Dr. Hiroshi Shimizu

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Dr. Hiroshi Shimizu, an otolaryngologist and audiologist who had been director of the Johns Hopkins Hospital Hearing and Speech Center, died Sept. 15 of myeloproliferative disorder, a blood disorder, at Stella Maris Hospice in Timonium.

The longtime Lutherville resident was 87.

The son of a businessman and a homemaker, Dr. Shimizu was born and raised in Kyoto, Japan.

Dr. Shimizu earned his medical degree in 1949 and a master's of science degree in 1955, both from Kyoto Prefectural University.

He completed a one-year residency in 1958 at Memorial Hospital in Los Angeles, and from 1958 to 1960, was a resident and research fellow in otolaryngology at the Johns Hopkins University School of Medicine.

He returned to Kyoto in 1960 and taught at the Prefectural University until 1963. He then returned to Hopkins as an assistant professor and later associate professor in 1967, in the medical school and the old Johns Hopkins School of Health and Public Hygiene, now part of the Johns Hopkins Bloomberg School of Public Health.

In 1967, Dr. Shimizu became the second director of the Hearing and Speech Center at Hopkins that had been established by Dr. John Bordley and Dr. William G. Hardy and his wife, Dr. Miriam P. Hardy, in 1947.

Dr. Shimizu and his colleagues agreed to merge hearing and speech sciences with electrical engineering in a novel approach to hearing impairment, which led to broad pioneering advances in enabling patients to produce adequate speech based on enhanced hearing.

It was Dr. Shimizu in the late 1960s who proposed that newborn babies could have their hearing tested using the auditory brainstem response, or ABR, and was most likely the first clinician to perform ABR testing on a newborn using electrophysiology, according to Dr. John K. Niparko, a surgeon who is interim director of Hopkins' department of otolaryngology.

"This testing using electrophysiology measures the changes in brain waves to see whether the child could hear or not," said Dr. James M. McDonald, an audiologist, who works at the Hearing and Assessment Center in Baltimore and had studied with Dr. Shimizu.

This pioneering research formed the foundation for the development of the neonatal hearing screening program that was implemented by the State of Maryland in 1988.

Other research under the aegis of Dr. Shimizu led to the development of procedures and response criteria to assess hearing of difficult-to-test patients, particularly infants, and multi-handicapped children.

"On the subject of early hearing loss, Dr. Shimizu brought a pioneering awareness of the use of electrophysiology to patients. It was a new approach and a breakthrough. He was a giant," said Dr. Niparko.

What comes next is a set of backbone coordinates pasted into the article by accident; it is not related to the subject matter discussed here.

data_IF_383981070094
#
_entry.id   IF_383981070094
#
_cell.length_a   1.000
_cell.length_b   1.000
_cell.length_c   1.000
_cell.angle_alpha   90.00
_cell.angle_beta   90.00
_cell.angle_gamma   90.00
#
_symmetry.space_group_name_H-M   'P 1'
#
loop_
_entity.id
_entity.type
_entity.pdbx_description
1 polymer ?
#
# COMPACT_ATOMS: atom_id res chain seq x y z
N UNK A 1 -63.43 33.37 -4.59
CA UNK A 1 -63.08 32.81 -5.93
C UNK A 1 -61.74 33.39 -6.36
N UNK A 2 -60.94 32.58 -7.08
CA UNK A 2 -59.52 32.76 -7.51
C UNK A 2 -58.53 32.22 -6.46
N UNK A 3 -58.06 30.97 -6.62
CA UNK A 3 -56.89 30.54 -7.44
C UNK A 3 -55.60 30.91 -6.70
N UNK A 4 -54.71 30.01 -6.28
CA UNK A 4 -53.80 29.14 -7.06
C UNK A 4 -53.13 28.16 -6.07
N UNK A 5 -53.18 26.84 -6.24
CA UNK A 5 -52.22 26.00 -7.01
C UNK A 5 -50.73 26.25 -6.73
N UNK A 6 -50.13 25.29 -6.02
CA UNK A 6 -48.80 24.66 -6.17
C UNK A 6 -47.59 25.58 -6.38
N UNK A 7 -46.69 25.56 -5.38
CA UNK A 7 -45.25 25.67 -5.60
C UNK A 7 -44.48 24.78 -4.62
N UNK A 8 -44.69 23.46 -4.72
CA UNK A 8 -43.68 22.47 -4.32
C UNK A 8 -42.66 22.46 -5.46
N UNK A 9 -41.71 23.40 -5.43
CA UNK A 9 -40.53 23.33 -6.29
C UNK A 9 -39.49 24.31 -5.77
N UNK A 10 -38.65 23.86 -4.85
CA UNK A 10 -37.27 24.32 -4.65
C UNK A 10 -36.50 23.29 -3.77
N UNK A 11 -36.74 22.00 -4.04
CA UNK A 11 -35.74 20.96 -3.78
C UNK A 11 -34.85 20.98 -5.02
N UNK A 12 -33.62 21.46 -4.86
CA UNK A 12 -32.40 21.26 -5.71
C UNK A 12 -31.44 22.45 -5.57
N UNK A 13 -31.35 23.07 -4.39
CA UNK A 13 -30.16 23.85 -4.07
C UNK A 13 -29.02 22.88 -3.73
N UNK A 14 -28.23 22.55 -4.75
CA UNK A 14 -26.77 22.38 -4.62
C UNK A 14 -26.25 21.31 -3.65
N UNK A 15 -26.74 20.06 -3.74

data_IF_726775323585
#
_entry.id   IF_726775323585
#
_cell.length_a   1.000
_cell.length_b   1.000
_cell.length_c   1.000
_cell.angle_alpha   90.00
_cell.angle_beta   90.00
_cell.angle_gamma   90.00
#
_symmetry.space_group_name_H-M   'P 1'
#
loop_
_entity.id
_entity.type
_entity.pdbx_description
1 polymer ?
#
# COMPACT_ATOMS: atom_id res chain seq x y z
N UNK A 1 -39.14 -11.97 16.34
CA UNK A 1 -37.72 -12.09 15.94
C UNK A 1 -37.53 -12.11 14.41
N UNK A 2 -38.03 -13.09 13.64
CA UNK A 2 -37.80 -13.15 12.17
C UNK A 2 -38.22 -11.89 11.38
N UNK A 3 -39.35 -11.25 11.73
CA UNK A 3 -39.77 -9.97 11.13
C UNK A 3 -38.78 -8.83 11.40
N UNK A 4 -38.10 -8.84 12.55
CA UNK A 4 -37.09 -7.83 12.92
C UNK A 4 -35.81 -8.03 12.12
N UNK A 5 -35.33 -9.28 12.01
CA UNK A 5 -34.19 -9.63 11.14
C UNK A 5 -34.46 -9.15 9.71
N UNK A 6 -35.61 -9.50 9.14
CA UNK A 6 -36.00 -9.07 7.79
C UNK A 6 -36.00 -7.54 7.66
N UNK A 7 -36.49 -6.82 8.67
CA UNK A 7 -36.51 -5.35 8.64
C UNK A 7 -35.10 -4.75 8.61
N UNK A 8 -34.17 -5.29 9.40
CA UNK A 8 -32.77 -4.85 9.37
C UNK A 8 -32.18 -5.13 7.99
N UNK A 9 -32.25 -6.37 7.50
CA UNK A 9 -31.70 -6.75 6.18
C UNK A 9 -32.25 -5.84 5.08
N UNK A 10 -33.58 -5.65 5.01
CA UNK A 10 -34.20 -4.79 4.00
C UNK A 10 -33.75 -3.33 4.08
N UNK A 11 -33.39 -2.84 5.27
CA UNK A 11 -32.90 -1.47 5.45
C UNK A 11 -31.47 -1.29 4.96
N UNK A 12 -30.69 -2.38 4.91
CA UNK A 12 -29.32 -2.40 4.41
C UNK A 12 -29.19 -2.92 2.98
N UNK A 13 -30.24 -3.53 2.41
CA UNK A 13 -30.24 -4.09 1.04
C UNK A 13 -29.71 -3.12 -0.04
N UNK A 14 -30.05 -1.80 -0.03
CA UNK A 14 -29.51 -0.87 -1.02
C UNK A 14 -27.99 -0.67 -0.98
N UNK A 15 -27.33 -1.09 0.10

"It was a revolutionary approach because it gave us the opportunity to repair the situation when you know that is exists early on in a child," said Dr. Niparko. "He believed in the use of new tools."

In an e-mail to his staff announcing Dr. Shimizu's death, Dr. Niparko described his colleague as a "brilliant audiologist with advanced skills in electrophysiolology."

"He once remarked to me how surprised he was to read the first report of ABR screening in the newborn nursery some years after he had begun using the technique," Dr. Niparko wrote in the email.

"He was just a model for many of us. He was a great teacher and all of his students have been successful. And audiology was his passion," said Dr. McDonald.

"Dr. Shimizu was a quiet and unassuming man. He was also a generous man. He'd give you as much time as you wanted. Whenever you came into his office, he'd drop what he was doing and listen to you," he said. "He was a kind, gentle soul, who never sought the limelight. He was always willing to share everything."

Throughout his career at Hopkins, Dr. Shimizu continued seeing patients.

"They just loved him because he was so kind and gentle to everyone. He was a man who cared about his work and doing it well," said Dr. McDonald.

"Dr. Shimizu was so humble that he actively avoided recognition for his accomplishments. He simply didn't want the credit for it," said Dr. Niparko. "And at the end of the day, he felt, it wasn't about egos but the patients."

Even though he retired in 1991, Dr. Shimizu continued to go to Hopkins and kept up with developments in the field of otolaryngology and audiology, colleagues said.

He was instrumental in the founding of the American Auditory Society.

Dr. Shimizu's work earned him honors from the American Speech-Language Hearing Association, American Auditory Society and Maryland Academy of Audiology. He was chosen "a hero of public health" in 1991 by what is now the Johns Hopkins Bloomberg School of Public Health.

"Classical music was a major passion," said his son, Yoji Shimizu of Edina, Minn. "He was a supporter of Baltimore Choral Arts Society."

Dr. Shimizu was also an avid gardener and bird watcher.

He was a member of St. John's United Methodist Church, 216 W. Seminary Ave., Lutherville, where a memorial service will be held at 11 a.m. Saturday.

In addition to his son, Dr. Shimizu is survived by his wife of 59 years, the former Tokuko Tokunaga; and four grandchildren. His daughter, Keiko Walker, died in 2003.

fred.rasmussen@baltsun.com

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